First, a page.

Onesimus is the outstanding example here of what grace can do for any son of Adam’s race. His name means “profitable” and there is a play on the meaning of the word in verse 11. Grace had wrought a mighty change in his life, and it was evident for all to see. The transformation was permanent, so Paul heartily commended him to his old master. The apostle discerned the overruling hand of God in the escapade, Rom. 8. 28. Maybe Onesimus was separated from Philemon for a while, so that his master might have his complete and per-manent service, Philem. 1 5.
How courteous Paul was in his appeal, “But without thy mind would I do nothing”, and he desired a willing-hearted and warm-hearted response from Philemon, v. 16. A. MacLaren sweetly puts it: “In the flesh, Philemon was to have a brother for a slave, and in the Lord he was to have a slave for a brother”. How encouraging to all who labour for the Lord. The recovery of the lost is a work of grace, and we need never despair of any when we have all the resources of the mighty God of Jacob at our disposal.
The Bond of Union, vv. 16, 20.
We are brought into a new relationship at conversion; it is spiritual, divine, eternal. Our conduct should be gov-erned by our relation “in the Lord”. Paul learned this lesson the day he was converted, “Lord, what wilt thou have me to do?”. Acts 9. 6.
(a) Here is the union of life, vv. 1 5, 16 – “for ever”. How precious we are in His sight; how blessed this new life is to us now. Spiritual relationships do not annul legal responsibilities, but a new spirit is brought in – the love of Christ.
(b) The union of love is also here, vv. 7-8. Love expressed in hospitality, sympathy and care for others. What wonderful fellowship grace brings us into with the banner of love overhead, Song of Songs 2. 4. The love of Christ is the inspiring motive of all our service – free, willing service prompted by the love of our Lord who died for us at Calvary, 2 Cor. 5. 14.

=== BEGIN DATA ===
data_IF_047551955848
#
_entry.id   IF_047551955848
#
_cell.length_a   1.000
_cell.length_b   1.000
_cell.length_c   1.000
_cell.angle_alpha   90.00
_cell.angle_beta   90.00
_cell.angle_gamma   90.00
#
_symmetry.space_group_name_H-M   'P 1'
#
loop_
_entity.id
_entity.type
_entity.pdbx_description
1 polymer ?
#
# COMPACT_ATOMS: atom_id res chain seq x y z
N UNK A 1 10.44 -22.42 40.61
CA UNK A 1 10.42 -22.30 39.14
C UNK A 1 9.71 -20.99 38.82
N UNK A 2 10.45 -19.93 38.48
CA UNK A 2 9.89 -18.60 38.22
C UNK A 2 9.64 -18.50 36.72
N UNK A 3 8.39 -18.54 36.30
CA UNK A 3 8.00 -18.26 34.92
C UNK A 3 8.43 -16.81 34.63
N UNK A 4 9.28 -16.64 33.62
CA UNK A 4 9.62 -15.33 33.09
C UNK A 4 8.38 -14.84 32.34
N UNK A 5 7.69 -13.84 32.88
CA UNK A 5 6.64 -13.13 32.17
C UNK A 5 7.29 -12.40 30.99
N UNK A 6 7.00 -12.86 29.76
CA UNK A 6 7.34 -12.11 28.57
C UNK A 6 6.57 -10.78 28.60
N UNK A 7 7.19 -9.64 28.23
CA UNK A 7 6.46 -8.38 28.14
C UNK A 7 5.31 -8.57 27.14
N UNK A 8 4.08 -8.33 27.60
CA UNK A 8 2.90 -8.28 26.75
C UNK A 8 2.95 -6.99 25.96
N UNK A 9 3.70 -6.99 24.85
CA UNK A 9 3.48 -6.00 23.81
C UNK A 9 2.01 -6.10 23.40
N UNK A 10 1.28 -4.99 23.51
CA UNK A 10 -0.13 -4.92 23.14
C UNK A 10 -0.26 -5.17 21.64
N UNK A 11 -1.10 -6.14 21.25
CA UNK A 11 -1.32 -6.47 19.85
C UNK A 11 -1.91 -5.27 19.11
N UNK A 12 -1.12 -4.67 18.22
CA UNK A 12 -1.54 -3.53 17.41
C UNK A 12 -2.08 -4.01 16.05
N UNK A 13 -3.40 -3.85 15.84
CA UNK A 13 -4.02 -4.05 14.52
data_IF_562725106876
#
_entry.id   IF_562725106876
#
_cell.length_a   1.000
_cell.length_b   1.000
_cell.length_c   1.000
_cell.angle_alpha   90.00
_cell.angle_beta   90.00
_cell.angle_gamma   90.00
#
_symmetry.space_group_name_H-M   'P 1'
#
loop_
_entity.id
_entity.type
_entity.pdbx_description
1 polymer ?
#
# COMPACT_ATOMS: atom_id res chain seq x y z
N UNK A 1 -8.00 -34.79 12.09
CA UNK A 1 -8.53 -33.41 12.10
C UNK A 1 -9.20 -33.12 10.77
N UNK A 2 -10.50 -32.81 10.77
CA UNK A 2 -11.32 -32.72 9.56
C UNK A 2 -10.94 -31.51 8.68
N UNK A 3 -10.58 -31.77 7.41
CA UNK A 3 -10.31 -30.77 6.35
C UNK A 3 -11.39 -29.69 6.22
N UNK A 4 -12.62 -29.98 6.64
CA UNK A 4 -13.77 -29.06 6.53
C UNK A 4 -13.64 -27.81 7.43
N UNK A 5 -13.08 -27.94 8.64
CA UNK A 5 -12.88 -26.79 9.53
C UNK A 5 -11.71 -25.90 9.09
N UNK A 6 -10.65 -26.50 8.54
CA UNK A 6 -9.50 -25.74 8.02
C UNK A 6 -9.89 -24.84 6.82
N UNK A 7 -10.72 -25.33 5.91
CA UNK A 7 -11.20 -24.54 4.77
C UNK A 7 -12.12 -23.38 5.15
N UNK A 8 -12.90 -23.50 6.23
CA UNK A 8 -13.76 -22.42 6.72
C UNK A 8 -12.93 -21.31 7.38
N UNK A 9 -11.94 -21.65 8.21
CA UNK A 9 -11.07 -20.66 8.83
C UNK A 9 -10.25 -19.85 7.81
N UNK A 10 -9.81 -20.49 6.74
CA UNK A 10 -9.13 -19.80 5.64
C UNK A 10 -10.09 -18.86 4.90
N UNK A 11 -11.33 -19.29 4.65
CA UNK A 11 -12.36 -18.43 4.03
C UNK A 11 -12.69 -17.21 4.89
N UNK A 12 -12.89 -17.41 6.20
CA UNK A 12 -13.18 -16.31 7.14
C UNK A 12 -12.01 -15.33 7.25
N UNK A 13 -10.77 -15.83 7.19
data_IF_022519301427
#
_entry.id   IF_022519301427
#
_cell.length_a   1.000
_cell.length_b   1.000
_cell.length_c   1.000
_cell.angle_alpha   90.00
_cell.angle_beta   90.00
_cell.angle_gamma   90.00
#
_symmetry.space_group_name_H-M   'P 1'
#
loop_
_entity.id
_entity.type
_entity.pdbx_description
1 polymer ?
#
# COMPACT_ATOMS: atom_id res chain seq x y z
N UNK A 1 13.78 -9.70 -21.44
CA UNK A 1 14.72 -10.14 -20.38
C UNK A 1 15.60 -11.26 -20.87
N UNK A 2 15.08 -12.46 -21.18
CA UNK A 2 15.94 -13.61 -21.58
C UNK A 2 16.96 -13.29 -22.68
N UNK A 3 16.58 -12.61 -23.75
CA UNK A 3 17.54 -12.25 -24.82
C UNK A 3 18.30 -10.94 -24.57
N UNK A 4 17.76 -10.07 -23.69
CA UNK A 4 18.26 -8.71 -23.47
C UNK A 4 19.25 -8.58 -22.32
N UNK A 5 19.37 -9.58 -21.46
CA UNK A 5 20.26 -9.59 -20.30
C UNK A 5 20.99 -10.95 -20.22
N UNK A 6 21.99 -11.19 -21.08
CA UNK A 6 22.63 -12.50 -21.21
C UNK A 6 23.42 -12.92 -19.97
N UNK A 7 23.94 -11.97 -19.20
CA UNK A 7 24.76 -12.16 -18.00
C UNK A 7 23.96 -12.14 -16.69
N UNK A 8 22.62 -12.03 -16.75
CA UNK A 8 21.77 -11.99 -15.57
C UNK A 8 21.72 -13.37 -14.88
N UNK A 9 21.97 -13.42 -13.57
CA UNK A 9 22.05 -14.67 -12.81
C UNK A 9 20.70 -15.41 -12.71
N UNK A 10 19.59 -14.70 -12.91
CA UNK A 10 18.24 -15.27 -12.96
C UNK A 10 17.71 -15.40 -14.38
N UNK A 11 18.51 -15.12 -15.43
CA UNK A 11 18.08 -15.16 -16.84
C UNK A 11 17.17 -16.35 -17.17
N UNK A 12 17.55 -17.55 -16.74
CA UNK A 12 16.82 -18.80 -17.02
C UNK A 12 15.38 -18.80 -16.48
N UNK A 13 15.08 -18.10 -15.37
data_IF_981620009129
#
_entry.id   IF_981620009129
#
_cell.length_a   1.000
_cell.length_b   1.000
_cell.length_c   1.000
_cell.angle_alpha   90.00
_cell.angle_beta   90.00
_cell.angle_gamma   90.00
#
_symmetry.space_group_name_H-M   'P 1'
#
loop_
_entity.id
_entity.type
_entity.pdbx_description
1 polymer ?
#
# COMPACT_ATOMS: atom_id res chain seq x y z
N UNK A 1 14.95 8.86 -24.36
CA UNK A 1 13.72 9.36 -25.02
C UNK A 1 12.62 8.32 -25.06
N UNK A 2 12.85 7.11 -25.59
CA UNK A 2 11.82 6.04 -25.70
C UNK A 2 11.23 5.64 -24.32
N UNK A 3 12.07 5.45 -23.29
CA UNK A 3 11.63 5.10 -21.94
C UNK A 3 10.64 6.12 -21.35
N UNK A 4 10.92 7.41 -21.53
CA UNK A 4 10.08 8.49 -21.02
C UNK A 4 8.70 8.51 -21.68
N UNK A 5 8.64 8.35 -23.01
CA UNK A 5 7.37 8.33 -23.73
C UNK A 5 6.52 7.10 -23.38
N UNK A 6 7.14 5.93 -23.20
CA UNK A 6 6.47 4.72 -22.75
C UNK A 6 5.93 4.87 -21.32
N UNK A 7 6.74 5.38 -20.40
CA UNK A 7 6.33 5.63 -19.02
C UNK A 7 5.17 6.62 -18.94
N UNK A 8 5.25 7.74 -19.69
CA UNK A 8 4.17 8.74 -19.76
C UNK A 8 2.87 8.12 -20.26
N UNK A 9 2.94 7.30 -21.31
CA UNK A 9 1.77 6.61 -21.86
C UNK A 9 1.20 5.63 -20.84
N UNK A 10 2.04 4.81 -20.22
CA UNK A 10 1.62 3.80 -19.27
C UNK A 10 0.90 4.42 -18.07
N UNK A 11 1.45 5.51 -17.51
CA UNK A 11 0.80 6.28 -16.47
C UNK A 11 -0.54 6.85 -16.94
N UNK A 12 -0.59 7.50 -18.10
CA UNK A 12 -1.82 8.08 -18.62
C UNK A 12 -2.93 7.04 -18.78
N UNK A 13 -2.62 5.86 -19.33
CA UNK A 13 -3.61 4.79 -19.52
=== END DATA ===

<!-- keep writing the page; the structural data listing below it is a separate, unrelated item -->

(c) Union of loyalty and labour, vv. 21-23. The teaching of the Prison Epistles on fellowship is beautiful, as exemplified in this letter. There is family fellowship in verse 1, all happy to serve the Lord and the saints, lead-ing to the development of Christian character. Assembly fellowship is in verse 2, the delight of Christian fellow-ship with its privileges, joys and res-ponsibilities. Fellowship in warfare, v. 2, means sharing in the defence and declaration of the gospel. The fellow-ship of substance, v. 6, refers to practical faith in helping others. The fellow-ship of sympathetic consideration for each other appears in verse 14. The fellowship of suffering, v. 23, shares in the reproach of Christ and the gospel. Fellowship in service, v. 24, is a happy partnership in the work of the Lord.
Paul and Philemon had a common bond, and spiritual values were upper-most in their estimation. Paul had been instrumental in reaching Philemon as well as Onesimus, v. 19. Love in return could be shown in the warm reception granted to the servant now before his master, vv. 17-20. As Paul prayed, doors were opened unto him, and he believed that the prayers of Philemon would be answered, v. 22; Col. 4. 3. He expected God to deliver him, and looked forward with joyful anticipation to seeing his friend again face to face.
The Enricher of Saints, v. 25. In
the closing salutations we have ex-pressions of Christian sympathy and kindness. How helpful all these staunch labourers had been. What suffering was entailed in serving Paul and their Lord! How were they strengthened for their tasks? What sustained them in the conflict? There was the abundant, assuring grace of our Lord Jesus Christ daily.
May Paul’s simple but beautiful desire be granted in all our lives, and may we daily respond in devotion by crowning Him “Lord of all”, that He in fuller measure may come into our meditations, our homes and our assemblies.